Turtle-Flambeau Scenic Waters Area Guided Auto Tour, Part I

Course Title:  Turtle-Flambeau Scenic Waters Area Guided Auto Tour, Part I

Course # 18S04

Dates:  Monday, Aug. 6; Thurs. Aug. 9th; Monday, Aug. 13

Time:  9:00 am – Noon

Location:  Mercer Public Library Conference Room, (and various field sites to be announced), 2648W Margaret St. Mercer, WI

Fee: $35 (early bird discount $30 if paid before July 23rd)

Objectives:  Students will gain an understanding of the Turtle Flambeau Scenic Water Area by tracing the route of the Turtle -Flambeau Scenic Water Area Auto Tour guide book.  Topics to be covered include the introduction of the history of the flowage, fauna and flora present, its watershed, the geology, wetlands emphasizing deep water bogs, and how some tree and game species are managed within the tour area. 

Course structure:  The course will be given in 3 sessions, each 3 hours long, The course will be

facilitated and taught by Diane O’Krongly. A second session covering the remainder of the Auto Tour will be offered in 2019.

Day one– Meet at Mercer Library 9 am-12 pm

Day one no physical activity required

  1.       introduce the Map of the Auto Tour
  2.       Trace watershed on maps
  3.       Use Ground Water Models to show how the water in this watershed moves both above and below the ground.
  4.       Give a short history of the flowage – read about stop 7 of the Auto Tour
  5.       Use the Iron County 2018 Comprehensive plan starting on page 66 to learn about the Environment of the Auto Tour area: Geology, wetlands, soils, watershed, ground water, land use over time, and rare species and communities.
  6.       Make plans for the next meeting of class (carpooling)

Day 2-Meet at Fisherman’s Landing 9am-12am

  1.       Turtle-Flambeau flowage Fisherman’s Landing- hike the Hidden River Nature Trail 2 miles on maintained trail. (many ticks on trail)
  2.       Wildlife openings- openings are rare usually have to be managed with mowing or hand cutting- This is an area that a tornado created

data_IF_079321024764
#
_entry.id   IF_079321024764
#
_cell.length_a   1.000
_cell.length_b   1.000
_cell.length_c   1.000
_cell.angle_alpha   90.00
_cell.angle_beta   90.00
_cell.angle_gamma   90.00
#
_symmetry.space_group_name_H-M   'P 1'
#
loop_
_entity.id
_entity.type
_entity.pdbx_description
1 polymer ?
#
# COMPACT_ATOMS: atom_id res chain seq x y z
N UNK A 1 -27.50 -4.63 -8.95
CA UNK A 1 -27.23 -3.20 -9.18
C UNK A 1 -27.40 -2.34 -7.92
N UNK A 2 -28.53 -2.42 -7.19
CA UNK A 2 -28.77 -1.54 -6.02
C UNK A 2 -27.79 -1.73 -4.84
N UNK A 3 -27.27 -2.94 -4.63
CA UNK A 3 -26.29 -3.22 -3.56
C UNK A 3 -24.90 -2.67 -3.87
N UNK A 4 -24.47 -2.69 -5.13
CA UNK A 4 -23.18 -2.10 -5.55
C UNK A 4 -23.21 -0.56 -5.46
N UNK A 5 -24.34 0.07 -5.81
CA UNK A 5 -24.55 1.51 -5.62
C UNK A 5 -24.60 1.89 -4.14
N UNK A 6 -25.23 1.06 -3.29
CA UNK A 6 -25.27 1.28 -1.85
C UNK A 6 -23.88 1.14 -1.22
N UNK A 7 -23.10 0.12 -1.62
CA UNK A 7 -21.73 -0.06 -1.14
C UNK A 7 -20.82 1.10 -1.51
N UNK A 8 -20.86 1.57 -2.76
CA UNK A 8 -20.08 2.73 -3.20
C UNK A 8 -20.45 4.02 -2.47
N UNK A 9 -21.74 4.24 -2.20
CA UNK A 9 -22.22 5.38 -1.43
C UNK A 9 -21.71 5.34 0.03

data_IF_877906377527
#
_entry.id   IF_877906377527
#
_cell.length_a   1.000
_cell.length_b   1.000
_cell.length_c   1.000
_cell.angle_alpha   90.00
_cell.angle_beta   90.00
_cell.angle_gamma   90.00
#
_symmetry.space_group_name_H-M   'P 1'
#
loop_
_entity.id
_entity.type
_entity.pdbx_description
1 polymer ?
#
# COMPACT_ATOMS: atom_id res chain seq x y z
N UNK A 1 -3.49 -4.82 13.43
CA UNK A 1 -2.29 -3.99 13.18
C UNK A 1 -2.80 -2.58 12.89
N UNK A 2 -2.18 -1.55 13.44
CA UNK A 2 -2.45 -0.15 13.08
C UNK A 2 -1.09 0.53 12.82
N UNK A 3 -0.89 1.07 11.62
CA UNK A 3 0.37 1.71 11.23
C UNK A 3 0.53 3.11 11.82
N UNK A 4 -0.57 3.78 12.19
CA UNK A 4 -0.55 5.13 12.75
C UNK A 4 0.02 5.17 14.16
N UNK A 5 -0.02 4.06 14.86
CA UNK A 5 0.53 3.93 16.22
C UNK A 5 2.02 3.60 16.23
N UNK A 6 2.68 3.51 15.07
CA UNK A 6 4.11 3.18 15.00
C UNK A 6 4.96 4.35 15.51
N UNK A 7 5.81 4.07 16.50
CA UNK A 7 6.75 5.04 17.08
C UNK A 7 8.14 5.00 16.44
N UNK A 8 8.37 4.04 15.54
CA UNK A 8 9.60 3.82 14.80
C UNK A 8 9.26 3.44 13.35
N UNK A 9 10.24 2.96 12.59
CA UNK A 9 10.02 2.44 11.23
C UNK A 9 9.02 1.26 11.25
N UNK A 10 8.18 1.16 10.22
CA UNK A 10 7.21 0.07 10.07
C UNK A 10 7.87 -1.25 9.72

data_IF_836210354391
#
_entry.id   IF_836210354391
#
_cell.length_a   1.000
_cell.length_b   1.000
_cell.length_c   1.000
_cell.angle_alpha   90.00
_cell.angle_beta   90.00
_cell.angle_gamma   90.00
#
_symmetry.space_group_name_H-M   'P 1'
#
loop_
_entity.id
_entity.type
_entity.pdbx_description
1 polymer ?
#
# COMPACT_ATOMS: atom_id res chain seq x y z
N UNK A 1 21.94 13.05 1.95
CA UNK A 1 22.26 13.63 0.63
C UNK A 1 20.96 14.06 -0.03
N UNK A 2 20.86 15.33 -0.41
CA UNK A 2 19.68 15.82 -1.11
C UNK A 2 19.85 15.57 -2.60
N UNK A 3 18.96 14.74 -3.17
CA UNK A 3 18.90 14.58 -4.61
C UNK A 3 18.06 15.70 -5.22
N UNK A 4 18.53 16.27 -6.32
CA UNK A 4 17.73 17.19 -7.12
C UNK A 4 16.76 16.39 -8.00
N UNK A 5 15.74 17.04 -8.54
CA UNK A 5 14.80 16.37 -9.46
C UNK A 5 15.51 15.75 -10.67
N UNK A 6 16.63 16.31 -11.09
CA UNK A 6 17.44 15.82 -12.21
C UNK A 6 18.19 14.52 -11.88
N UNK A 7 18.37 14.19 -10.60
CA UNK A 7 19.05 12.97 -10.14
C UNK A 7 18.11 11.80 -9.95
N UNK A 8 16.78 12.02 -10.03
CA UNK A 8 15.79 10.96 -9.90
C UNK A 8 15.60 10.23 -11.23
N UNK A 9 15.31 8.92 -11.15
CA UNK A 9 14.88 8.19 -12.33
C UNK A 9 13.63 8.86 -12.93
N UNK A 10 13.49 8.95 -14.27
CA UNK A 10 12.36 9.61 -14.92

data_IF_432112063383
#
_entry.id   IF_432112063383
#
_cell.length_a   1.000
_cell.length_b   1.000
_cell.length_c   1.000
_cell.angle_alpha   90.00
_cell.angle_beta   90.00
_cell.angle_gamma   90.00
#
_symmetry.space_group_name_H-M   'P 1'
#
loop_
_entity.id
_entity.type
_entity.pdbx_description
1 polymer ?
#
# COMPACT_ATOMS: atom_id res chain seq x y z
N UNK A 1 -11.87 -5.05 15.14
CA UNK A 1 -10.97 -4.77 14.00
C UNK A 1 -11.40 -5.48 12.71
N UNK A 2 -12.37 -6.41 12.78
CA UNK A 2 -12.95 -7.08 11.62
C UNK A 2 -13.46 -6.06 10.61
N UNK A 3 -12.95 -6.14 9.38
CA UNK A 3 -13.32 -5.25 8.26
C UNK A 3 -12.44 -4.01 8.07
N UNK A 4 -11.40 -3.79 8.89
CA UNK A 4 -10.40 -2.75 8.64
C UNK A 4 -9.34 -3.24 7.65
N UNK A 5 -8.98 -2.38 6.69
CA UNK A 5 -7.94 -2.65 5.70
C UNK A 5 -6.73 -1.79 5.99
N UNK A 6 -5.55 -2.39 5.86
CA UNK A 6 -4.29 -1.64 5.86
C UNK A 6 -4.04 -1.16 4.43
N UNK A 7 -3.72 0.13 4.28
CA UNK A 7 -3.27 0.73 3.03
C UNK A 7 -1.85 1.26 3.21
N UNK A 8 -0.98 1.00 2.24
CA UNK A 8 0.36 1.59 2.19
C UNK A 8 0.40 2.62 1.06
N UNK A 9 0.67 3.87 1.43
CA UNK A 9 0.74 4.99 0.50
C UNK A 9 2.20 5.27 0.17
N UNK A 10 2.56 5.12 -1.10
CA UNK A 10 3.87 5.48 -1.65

3.      Discuss how forest are managed differently for wildlife Basal area, snags.
  4.       Flowage history at the landing
  5.      Pine plantations
  6.       Trude Lake –  
  7.       300-foot buffer along shoreline from logging
  8.      Wildlife -cranes, eagles, loons, merlins
  9.       A natural lake- bridge
  10.      Big Island – largest island 2200 acres

DAY 3- Meet at Deadhorse Grouse Management parking lot 9 am – 11 am

  1.       Ruffed Grouse Management
  2.       Wildlife enclosure- hike to (it is close to gate)
  3.      Bog habitat- hike to less than ½ mile. Special plants, and pH
  4.       Aspen Management for grouse and other wildlife that thrive here.  Discuss how different tree species regenerate.
  5.       Little Turtle River
  6.       Frogs and toads
  7.      Osprey Management
  8.       Musky regeneration – good spawning habitat

Requirements: Students should be able to walk through variety of terrain and may experience a variety of weather conditions.  Some readings may be provided by instructors but no purchase of texts will be required.


Diane O’Krongly-Diane has a B.S. from University of Wisconsin Milwaukee majoring in Broadfield science and Biology in the School of Education.  She has taught various sciences at the high school and middle school level for 28 years. She has lived on the Turtle Flambeau Flowage since 1997 and has been on the board of the Turtle Flambeau-Trude Lake Property Owners Association for over ten years.  For many years she has been involved with water quality testing and organizing volunteers to do invasive species surveys for the flowage and Trude Lake. Other Citizen Science involvement includes: Snapshot Wisconsin (trail camera), bat monitoring, loon studies, aquatic plant surveys, identification and removal of terrestrial invasive species, and river water quality testing.